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Quotes from The Picture of Dorian Gray by Oscar Wilde
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 Current Search - book in The Picture of Dorian Gray
1  Yet you poisoned me with a book once.
The Picture of Dorian Gray By Oscar Wilde
Get Context   In CHAPTER 19
2  Dorian Gray had been poisoned by a book.
The Picture of Dorian Gray By Oscar Wilde
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3  But after a time the book fell from his hand.
The Picture of Dorian Gray By Oscar Wilde
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4  It was the strangest book that he had ever read.
The Picture of Dorian Gray By Oscar Wilde
Get Context   In CHAPTER 10
5  His eye fell on the yellow book that Lord Henry had sent him.
The Picture of Dorian Gray By Oscar Wilde
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6  Harry, promise me that you will never lend that book to any one.
The Picture of Dorian Gray By Oscar Wilde
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7  For years, Dorian Gray could not free himself from the influence of this book.
The Picture of Dorian Gray By Oscar Wilde
Get Context   In CHAPTER 11
8  When he had stretched himself on the sofa, he looked at the title-page of the book.
The Picture of Dorian Gray By Oscar Wilde
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9  The mere fact of having published a book of second-rate sonnets makes a man quite irresistible.
The Picture of Dorian Gray By Oscar Wilde
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10  And, indeed, the whole book seemed to him to contain the story of his own life, written before he had lived it.
The Picture of Dorian Gray By Oscar Wilde
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11  It was simply to say that he sent him round the evening paper, and a book that might interest him, and that he would be at the club at eight-fifteen.
The Picture of Dorian Gray By Oscar Wilde
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12  Thin-lipped wisdom spoke at her from the worn chair, hinted at prudence, quoted from that book of cowardice whose author apes the name of common sense.
The Picture of Dorian Gray By Oscar Wilde
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13  Then, after his valet had reminded him several times of the lateness of the hour, he got up, and going into the next room, placed the book on the little Florentine table that always stood at his bedside and began to dress for dinner.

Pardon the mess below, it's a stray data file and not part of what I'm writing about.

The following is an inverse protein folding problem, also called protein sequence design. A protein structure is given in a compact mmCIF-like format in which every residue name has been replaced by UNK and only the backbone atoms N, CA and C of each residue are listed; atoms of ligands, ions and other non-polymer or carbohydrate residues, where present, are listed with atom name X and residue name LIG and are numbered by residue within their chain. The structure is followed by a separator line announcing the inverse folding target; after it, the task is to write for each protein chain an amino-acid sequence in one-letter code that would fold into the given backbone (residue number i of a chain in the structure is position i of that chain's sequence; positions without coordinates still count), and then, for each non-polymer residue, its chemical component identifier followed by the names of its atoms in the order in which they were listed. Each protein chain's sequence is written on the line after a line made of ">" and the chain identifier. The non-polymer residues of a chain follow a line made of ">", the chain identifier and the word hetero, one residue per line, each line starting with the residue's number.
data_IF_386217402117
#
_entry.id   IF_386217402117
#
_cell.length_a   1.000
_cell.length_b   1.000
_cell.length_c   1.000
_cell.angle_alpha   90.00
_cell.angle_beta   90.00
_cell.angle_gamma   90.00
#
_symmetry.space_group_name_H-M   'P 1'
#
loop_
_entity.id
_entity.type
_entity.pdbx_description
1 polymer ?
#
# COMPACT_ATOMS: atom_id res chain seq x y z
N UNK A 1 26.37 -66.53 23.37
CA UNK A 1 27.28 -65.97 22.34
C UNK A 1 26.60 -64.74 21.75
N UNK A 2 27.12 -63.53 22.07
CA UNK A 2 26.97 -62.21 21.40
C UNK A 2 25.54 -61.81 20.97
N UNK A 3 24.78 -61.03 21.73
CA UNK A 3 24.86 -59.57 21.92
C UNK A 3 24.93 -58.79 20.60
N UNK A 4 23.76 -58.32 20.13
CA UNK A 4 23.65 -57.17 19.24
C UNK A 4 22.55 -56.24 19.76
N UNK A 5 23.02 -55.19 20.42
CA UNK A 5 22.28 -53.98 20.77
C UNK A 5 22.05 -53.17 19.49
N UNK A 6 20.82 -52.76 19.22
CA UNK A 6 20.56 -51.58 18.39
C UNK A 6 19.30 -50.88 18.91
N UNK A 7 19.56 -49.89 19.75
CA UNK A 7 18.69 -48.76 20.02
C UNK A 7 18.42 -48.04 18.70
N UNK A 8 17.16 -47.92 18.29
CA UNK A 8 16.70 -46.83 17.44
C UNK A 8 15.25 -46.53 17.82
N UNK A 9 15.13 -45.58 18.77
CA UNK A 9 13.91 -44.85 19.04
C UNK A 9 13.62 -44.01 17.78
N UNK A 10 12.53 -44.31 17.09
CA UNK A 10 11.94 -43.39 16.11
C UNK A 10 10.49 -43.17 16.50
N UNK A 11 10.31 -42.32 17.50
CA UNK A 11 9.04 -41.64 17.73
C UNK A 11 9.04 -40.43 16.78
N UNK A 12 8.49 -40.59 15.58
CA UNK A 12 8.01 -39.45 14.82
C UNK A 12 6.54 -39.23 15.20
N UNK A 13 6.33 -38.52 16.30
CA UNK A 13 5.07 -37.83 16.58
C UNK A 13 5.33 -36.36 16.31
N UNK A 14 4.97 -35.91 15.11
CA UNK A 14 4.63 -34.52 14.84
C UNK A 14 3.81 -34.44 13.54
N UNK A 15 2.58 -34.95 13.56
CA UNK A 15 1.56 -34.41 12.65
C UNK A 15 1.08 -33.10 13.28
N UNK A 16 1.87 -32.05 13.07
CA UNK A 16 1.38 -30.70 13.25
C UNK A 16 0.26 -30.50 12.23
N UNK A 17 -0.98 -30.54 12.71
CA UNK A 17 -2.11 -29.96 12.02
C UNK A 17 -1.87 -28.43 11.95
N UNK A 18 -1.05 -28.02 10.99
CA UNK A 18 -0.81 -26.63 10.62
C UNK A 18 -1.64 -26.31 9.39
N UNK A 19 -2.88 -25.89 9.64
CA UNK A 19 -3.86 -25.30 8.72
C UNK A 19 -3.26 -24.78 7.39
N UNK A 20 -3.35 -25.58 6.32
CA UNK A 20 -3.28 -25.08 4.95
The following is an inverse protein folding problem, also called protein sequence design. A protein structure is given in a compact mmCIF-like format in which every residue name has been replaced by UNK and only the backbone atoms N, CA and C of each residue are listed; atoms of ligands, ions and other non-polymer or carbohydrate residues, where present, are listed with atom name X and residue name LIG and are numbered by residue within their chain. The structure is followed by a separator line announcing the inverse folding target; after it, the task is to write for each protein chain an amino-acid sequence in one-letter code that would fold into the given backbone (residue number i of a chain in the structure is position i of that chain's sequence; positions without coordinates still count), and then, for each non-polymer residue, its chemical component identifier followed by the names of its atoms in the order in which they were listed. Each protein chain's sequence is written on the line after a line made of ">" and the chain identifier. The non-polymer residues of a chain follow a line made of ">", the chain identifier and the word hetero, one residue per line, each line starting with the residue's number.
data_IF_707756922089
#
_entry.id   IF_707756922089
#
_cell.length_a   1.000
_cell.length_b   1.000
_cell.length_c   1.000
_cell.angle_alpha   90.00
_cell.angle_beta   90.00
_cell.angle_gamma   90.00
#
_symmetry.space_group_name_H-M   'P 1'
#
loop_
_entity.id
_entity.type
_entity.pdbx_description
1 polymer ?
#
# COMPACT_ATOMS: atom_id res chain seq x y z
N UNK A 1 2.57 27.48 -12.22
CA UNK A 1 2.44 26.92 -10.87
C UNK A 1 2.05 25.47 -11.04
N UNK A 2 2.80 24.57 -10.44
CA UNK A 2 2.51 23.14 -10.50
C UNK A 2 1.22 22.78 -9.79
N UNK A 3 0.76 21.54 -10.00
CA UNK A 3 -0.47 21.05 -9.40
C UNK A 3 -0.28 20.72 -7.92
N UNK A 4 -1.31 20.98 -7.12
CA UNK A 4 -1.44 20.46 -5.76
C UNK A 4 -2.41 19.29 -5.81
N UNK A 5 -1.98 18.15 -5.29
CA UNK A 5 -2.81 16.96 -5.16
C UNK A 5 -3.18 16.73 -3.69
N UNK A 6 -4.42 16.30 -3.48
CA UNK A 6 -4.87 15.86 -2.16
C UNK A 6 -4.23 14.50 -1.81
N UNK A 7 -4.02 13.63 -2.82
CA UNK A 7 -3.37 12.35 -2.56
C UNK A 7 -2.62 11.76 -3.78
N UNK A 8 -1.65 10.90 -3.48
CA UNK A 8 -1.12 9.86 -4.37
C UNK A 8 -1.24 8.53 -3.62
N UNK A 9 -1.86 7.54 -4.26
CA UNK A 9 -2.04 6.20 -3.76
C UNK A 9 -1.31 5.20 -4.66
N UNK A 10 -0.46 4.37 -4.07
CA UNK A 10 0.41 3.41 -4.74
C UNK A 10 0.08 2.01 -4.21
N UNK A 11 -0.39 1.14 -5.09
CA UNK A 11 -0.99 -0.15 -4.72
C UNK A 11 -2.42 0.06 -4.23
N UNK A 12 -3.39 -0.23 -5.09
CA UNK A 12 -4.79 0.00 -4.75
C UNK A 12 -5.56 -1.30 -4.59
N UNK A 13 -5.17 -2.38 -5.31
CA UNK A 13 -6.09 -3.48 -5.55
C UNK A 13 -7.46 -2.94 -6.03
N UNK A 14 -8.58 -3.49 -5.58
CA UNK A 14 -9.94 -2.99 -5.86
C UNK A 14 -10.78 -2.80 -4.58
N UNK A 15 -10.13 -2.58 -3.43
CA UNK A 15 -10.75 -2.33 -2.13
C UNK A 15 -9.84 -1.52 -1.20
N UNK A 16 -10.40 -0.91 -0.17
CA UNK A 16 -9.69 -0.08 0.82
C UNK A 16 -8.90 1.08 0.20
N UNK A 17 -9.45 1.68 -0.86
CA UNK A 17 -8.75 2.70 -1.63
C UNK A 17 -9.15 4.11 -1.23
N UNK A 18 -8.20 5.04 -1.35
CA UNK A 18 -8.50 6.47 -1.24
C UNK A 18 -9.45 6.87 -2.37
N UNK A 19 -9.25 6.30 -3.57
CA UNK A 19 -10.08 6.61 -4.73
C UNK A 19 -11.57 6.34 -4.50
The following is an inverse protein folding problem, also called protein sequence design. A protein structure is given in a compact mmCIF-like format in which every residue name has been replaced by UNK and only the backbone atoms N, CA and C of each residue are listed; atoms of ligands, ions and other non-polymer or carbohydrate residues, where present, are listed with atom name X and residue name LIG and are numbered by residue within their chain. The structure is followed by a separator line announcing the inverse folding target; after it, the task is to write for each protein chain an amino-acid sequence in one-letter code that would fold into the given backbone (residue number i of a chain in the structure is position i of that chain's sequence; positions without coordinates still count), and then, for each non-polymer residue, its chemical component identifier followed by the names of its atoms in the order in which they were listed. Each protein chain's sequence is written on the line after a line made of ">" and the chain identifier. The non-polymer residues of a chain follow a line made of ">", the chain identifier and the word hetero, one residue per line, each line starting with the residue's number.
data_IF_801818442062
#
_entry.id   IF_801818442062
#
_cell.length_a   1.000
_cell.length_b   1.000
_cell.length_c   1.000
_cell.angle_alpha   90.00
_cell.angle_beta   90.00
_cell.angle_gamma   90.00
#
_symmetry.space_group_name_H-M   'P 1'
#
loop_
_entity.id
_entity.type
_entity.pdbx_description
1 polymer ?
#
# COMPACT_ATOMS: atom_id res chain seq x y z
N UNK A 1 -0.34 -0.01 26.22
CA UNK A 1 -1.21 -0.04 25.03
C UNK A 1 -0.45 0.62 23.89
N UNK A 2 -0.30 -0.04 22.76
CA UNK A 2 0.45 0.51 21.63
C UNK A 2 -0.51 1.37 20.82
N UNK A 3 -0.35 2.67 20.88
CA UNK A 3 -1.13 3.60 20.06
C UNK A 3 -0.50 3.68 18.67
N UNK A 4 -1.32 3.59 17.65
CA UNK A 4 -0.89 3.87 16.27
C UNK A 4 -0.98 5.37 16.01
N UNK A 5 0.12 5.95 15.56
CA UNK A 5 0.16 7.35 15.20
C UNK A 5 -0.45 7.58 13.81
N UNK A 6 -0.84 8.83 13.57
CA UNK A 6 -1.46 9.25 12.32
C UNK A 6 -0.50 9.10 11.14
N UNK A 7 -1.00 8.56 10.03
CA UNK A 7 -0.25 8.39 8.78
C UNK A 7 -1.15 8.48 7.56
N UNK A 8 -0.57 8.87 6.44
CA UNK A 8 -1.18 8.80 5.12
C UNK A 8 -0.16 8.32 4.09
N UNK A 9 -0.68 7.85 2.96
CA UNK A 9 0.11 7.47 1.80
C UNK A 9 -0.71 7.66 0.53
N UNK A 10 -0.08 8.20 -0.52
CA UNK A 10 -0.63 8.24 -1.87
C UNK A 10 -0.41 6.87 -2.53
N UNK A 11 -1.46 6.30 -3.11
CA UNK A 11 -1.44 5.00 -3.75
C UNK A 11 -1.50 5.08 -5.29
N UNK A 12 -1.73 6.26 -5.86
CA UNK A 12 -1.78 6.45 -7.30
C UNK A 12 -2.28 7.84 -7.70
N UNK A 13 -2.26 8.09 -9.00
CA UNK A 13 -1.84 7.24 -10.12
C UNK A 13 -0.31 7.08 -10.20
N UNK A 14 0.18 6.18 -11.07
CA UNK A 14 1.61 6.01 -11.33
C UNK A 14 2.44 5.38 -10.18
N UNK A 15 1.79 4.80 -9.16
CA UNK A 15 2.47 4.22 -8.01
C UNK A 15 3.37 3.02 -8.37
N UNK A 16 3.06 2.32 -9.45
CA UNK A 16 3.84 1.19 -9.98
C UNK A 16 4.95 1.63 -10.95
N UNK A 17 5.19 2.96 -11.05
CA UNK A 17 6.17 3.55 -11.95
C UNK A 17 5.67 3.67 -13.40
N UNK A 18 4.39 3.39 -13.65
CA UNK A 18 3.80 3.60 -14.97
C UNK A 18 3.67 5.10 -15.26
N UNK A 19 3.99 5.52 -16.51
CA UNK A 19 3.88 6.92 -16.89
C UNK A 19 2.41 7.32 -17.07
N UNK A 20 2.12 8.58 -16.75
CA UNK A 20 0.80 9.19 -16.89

The Picture of Dorian Gray By Oscar Wilde
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14  The flameless tapers stand where we had left them, and beside them lies the half-cut book that we had been studying, or the wired flower that we had worn at the ball, or the letter that we had been afraid to read, or that we had read too often.
The Picture of Dorian Gray By Oscar Wilde
Get Context   In CHAPTER 11
15  He was amazed at the sudden impression that his words had produced, and, remembering a book that he had read when he was sixteen, a book which had revealed to him much that he had not known before, he wondered whether Dorian Gray was passing through a similar experience.
The Picture of Dorian Gray By Oscar Wilde
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16  On a little table of dark perfumed wood thickly incrusted with nacre, a present from Lady Radley, his guardian's wife, a pretty professional invalid who had spent the preceding winter in Cairo, was lying a note from Lord Henry, and beside it was a book bound in yellow paper, the cover slightly torn and the edges soiled.
The Picture of Dorian Gray By Oscar Wilde
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17  It was with an almost cruel joy--and perhaps in nearly every joy, as certainly in every pleasure, cruelty has its place--that he used to read the latter part of the book, with its really tragic, if somewhat overemphasized, account of the sorrow and despair of one who had himself lost what in others, and the world, he had most dearly valued.
The Picture of Dorian Gray By Oscar Wilde
Get Context   In CHAPTER 11
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